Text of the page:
can show minor reactions for
those reactive to sulphur.
He explained that the reaction for those sulphur reactive who took NBMI might be the same as if they ate an excess of thiol containing compounds. The symptoms would be a small rash on the arms or chest areas that goes away quickly after ingestion stops.
The fix for those sensitive would be to reduce the dosage to 1/4 of the recommended dosage for several days and then slowly increasing the amount until the rash symptoms stop completely. Also, taking a molybdenum supplement has helped some.
He explains, “The basic biochemical issue is that there is a decreased ability to convert the toxic sulfite to the non-toxic sulfate by the molybdenum requiring enzyme sulfite oxidase. Molybdenum supplementation helps in most cases, but it takes a few days to maximize the activity of the sulfite oxidase. As an aside, autistics seem to have a 50 fold higher level of sulfite when compared to control children in a research project done by Dr. Rosemary Waring in England.”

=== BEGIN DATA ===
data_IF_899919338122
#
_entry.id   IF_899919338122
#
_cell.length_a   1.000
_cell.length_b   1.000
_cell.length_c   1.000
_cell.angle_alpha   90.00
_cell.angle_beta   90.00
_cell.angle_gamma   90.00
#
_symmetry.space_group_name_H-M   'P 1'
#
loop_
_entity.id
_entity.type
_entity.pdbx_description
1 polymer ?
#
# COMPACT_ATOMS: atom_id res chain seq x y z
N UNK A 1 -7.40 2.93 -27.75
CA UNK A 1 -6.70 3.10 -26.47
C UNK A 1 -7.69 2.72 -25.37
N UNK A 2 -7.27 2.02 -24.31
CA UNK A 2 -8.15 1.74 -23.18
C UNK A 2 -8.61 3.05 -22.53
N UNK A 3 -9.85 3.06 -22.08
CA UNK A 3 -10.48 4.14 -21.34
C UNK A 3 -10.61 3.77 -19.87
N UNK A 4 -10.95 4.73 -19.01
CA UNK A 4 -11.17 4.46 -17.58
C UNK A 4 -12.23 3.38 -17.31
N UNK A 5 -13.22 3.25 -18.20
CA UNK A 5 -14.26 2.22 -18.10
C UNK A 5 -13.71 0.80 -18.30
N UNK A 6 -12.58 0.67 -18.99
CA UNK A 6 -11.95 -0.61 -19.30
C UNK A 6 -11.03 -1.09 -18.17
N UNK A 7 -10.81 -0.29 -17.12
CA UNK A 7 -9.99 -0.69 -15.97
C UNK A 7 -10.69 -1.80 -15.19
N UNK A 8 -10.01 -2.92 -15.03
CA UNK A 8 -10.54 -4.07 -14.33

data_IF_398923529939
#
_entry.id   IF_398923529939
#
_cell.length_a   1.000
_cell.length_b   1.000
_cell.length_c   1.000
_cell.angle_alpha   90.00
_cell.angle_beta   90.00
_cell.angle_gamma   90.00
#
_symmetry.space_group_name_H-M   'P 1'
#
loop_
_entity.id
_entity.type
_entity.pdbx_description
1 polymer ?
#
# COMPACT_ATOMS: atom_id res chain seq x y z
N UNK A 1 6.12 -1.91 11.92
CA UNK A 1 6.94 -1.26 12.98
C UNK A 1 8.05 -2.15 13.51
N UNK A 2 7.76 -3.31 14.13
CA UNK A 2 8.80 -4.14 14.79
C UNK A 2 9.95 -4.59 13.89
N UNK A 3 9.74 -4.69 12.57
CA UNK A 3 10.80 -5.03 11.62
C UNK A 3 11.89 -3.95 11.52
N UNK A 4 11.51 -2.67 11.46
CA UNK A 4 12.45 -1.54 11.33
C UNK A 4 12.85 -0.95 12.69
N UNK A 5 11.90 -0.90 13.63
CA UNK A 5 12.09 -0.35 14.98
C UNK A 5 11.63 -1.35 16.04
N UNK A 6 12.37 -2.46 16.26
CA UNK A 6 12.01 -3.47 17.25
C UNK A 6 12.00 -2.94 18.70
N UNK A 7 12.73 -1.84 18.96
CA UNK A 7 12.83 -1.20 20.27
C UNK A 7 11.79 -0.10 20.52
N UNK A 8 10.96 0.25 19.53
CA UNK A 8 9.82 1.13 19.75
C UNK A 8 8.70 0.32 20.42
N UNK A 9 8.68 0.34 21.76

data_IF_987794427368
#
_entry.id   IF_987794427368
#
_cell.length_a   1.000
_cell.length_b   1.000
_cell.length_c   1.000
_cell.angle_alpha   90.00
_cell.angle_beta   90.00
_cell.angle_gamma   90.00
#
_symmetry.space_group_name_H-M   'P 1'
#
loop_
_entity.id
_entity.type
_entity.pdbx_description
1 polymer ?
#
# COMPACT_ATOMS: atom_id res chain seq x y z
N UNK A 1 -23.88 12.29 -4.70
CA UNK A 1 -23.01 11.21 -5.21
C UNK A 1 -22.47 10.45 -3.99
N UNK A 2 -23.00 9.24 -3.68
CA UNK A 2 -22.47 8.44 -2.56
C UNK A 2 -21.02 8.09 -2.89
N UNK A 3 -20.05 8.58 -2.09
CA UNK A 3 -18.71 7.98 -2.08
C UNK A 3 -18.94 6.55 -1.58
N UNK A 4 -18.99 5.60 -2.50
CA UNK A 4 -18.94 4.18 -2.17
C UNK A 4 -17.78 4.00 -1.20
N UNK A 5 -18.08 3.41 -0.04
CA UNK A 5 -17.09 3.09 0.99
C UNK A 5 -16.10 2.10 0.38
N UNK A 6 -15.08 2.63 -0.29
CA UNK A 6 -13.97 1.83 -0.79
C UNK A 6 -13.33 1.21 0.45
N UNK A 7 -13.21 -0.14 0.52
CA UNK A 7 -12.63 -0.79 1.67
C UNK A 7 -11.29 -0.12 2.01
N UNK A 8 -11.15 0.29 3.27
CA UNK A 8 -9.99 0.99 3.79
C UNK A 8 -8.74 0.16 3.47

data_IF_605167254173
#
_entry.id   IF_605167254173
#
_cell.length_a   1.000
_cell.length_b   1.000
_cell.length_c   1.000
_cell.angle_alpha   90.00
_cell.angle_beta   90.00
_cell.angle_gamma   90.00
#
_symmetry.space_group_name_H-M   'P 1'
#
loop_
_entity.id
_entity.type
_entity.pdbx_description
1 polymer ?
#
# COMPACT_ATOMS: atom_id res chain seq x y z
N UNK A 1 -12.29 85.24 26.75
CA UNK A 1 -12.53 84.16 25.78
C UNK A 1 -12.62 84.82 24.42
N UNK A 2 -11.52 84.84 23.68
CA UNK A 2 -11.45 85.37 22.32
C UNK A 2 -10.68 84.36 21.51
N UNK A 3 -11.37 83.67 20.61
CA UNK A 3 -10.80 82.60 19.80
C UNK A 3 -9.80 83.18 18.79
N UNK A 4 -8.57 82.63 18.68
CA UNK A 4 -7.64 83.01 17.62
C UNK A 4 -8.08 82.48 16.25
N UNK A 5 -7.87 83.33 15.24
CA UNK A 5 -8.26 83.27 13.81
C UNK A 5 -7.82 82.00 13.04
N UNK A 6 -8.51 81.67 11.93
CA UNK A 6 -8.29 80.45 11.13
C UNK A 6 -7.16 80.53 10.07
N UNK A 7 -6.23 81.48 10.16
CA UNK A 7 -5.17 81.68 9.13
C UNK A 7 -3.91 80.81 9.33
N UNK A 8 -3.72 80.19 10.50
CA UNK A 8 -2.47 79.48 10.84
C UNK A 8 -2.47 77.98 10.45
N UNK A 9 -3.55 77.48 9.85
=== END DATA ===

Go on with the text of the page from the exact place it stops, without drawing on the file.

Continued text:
NBMI is currently in FDA trials for use primarily as a drug to detox mercury and other heavy metals. It was previously used successfully and sold as a supplement. Although there have been many name changes, including OSR and Emeramide, the product is now known as NBMI by the parent company Emeramed.
The final release of NBMI promises to be the first real hope for those metals poisoned. It offers quick, efficient and effective results without the harsh side effects that the current options offer. To access NBMI during trials see the link below.